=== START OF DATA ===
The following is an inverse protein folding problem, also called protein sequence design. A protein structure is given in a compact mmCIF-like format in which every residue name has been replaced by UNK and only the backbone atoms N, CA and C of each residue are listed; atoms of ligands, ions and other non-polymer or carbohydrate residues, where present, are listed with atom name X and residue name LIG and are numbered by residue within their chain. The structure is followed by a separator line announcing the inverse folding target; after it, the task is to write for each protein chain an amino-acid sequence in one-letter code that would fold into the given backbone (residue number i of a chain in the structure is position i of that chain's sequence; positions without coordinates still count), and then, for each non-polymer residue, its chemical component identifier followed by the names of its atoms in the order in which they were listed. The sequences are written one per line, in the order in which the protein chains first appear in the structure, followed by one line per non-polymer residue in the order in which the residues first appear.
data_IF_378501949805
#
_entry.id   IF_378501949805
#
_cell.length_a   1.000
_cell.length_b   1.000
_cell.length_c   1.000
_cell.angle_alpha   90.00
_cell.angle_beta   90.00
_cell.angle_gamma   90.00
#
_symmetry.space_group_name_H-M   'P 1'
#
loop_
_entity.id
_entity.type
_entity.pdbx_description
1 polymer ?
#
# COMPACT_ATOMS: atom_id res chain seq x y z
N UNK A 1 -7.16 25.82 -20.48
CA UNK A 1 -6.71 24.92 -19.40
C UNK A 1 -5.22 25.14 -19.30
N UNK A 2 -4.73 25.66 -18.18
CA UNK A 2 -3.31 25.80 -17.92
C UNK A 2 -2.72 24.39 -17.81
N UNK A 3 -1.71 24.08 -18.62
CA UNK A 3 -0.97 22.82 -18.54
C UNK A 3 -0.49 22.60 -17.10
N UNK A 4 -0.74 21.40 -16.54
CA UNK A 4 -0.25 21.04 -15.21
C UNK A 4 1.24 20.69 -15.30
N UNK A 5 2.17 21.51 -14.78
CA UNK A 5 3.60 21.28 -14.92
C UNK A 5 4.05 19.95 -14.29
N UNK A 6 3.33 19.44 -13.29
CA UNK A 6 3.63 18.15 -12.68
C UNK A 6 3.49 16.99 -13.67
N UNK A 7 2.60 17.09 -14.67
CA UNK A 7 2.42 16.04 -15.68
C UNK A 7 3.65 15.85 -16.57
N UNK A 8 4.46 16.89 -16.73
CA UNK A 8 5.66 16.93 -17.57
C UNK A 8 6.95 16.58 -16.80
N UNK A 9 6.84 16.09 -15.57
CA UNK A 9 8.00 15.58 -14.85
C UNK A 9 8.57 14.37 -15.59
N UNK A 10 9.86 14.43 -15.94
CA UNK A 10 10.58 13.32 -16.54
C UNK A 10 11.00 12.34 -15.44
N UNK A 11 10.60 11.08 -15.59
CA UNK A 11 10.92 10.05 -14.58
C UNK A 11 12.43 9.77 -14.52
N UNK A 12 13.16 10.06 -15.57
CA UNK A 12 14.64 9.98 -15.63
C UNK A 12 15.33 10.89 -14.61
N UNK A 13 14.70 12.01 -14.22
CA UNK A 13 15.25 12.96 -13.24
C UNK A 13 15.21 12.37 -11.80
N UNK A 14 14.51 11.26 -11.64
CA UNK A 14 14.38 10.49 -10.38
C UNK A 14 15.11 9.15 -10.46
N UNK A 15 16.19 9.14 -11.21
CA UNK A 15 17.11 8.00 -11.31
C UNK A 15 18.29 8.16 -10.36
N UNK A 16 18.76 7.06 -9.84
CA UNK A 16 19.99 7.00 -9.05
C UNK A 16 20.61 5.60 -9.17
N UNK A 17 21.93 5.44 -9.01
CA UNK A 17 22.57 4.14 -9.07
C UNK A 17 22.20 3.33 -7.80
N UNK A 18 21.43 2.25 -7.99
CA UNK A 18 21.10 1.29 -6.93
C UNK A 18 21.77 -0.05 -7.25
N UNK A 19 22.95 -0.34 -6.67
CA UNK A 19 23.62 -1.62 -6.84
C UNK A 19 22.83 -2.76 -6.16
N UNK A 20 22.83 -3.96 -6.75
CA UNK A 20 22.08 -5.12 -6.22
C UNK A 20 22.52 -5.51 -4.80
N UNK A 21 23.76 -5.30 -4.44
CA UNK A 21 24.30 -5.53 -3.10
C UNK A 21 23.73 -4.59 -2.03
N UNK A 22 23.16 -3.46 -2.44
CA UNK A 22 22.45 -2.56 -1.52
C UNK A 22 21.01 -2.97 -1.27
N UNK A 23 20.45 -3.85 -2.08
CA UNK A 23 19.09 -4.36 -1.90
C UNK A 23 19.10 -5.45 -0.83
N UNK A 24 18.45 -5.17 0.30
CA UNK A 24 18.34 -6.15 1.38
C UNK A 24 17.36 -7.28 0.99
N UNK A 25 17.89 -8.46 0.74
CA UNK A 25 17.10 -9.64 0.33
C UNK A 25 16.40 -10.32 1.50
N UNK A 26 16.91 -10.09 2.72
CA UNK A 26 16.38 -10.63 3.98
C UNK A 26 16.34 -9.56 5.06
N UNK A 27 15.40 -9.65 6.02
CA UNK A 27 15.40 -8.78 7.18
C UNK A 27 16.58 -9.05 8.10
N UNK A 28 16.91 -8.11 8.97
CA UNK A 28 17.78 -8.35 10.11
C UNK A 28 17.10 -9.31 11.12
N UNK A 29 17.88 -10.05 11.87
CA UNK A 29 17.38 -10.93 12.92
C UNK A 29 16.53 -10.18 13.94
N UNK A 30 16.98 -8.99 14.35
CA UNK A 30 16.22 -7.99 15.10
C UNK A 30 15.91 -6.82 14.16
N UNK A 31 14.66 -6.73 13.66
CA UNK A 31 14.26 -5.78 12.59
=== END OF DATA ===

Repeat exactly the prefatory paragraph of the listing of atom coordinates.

The following is an inverse protein folding problem, also called protein sequence design. A protein structure is given in a compact mmCIF-like format in which every residue name has been replaced by UNK and only the backbone atoms N, CA and C of each residue are listed; atoms of ligands, ions and other non-polymer or carbohydrate residues, where present, are listed with atom name X and residue name LIG and are numbered by residue within their chain. The structure is followed by a separator line announcing the inverse folding target; after it, the task is to write for each protein chain an amino-acid sequence in one-letter code that would fold into the given backbone (residue number i of a chain in the structure is position i of that chain's sequence; positions without coordinates still count), and then, for each non-polymer residue, its chemical component identifier followed by the names of its atoms in the order in which they were listed. The sequences are written one per line, in the order in which the protein chains first appear in the structure, followed by one line per non-polymer residue in the order in which the residues first appear.